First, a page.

Edit: I used urethane single stage 202 black on my targa top 14-15 years ago when I had a mishap with it. I used single stage just because the entire rest of the car was still original paint and I wanted to stay with the "factory look". Today, right now, that paint still looks perfectly fine.
 

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Discussion Starter #10
Please excuse my ignorance, what is a straight black toner?

I'm in the middle of repainting mine black. I hate the bronze/yellow cast. I'm spraying PPG base/clear and so I'm using straight black toner. My engine bay is done....and sitting next to my black HT, it's black as fuck! ;)



Edit: I used urethane single stage 202 black on my targa top 14-15 years ago when I had a mishap with it. I used single stage just because the entire rest of the car was still original paint and I wanted to stay with the "factory look". Today, right now, that paint still looks perfectly fine.
 

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Discussion Starter #11
Wow that looks amazing! Where can I purchase urethane single stage 202?
 

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When he says straight black toner, hes talking about all the toners a paint company has.
When mixing 202 black, it has multiple toners in it, such as some blue, some yellow etc.

Here's a better idea, go to the bodyshop that you are planning to get your work done by, and ask them to do a spray out card (basecoat/clearcoat) with the black toner alone, and not the 202 paint code.

I have my car resprayed and have no idea what the "hazing" you speak of is.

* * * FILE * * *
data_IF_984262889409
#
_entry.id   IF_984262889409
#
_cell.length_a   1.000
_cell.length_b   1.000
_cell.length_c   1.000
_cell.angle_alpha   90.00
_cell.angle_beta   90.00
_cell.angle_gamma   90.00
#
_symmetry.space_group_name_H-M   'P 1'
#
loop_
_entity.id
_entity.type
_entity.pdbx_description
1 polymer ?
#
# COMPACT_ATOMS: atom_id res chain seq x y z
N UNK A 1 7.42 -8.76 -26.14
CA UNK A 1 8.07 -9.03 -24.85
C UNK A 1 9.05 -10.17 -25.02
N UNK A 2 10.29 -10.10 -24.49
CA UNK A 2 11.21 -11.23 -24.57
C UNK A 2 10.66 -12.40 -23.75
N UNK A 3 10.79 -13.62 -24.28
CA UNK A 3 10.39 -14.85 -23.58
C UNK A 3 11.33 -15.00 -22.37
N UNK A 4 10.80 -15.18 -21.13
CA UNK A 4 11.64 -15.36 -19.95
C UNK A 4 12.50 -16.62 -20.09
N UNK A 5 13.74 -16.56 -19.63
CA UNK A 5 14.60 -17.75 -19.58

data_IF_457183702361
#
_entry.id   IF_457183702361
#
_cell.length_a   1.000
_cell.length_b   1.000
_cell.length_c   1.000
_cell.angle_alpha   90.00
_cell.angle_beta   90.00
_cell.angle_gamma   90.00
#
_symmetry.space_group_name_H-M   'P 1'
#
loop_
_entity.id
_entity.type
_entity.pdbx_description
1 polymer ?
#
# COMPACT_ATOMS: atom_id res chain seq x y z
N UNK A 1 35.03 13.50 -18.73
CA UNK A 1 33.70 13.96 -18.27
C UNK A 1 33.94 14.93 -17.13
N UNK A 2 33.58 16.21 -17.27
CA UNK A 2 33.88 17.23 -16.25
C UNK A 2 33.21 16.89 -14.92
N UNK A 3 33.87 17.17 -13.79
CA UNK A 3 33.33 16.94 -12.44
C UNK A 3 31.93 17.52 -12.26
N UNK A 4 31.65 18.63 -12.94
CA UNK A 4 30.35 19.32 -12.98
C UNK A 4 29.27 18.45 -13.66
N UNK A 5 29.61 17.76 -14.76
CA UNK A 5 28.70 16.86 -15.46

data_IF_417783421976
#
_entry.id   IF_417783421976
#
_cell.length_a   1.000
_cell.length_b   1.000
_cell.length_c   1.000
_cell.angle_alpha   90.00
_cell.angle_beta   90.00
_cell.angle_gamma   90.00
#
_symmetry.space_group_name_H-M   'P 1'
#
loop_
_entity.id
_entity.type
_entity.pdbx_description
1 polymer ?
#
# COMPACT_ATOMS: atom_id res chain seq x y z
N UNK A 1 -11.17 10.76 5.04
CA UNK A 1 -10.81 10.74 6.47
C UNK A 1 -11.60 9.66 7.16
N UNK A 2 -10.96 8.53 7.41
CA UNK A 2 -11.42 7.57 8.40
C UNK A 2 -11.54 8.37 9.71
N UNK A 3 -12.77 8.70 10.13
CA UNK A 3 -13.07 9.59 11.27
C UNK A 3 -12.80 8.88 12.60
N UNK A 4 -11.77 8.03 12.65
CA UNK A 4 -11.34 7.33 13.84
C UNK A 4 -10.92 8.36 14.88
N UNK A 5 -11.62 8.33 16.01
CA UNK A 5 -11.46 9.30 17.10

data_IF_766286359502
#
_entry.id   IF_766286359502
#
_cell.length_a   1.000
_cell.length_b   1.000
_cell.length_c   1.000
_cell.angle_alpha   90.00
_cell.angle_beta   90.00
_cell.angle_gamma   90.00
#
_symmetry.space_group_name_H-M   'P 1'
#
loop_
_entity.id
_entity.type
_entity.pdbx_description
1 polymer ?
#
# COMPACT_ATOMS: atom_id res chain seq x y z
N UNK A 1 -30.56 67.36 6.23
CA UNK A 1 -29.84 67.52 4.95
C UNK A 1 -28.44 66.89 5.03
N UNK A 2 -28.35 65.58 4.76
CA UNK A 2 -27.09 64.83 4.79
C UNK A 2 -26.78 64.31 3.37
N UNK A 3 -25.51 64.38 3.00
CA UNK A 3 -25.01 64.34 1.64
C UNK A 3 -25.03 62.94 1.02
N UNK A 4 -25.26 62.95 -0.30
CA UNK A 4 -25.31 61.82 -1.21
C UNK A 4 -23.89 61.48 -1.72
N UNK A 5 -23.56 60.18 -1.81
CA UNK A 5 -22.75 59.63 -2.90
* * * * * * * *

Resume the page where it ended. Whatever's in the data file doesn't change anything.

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"Straight" meaning no other color ingredients added at all... Meaning it's just 100% black (toner/color/basecoat)....not some mixed paint code.
It's all sold at your local Autobody paint distributor. Just gotta pick your brand and then call around to see who sells which brands.

But a bodyshop may not be so willing to just spray what you bring. Doesn't typically work that way. Their workers shoot whatever the bodyshop uses. So I wouldn't buy shit yet. I'm doing this because I used to paint and now I'm doing my own car in my own home garage.
 

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Discussion Starter #14
Thanks for the explanation. I will take the advice and go back to body shop and have them do a spray out sample card with black toner alone.
Also, blkturbo, good point, I better check with body shop before purchasing my own paint :)
Thank you members for good wealth of information!
 

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Yea the straight black will just be dark, natural black (my pic) while most paint codes will have other drops of color in them and will give off a "cast" (like the famous bronze look of 202 for example)
 

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202 - Toyota/Lexus has about five different variant shades, including the current two stage color.

My friend (35+ years of painting) has "exactly" matched the single stage color, with using the two stage process.

Yes, I know there's difference - My wifes TRD Pro is the current 202 color (same as the Lexus color).

He's painted parts for both vehicle - Upgrades.

I would go with the two stage process.

 

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You mean compared to your original paint? That is exactly what I'm dreading about spraying with clear coat. I've owned many black cars and all seem to have a haze under bright light.
Yessir, as compared to my original paint- it's obvious in the sun.

Some great advice in this thread- I'll have to get mine repainted at some point.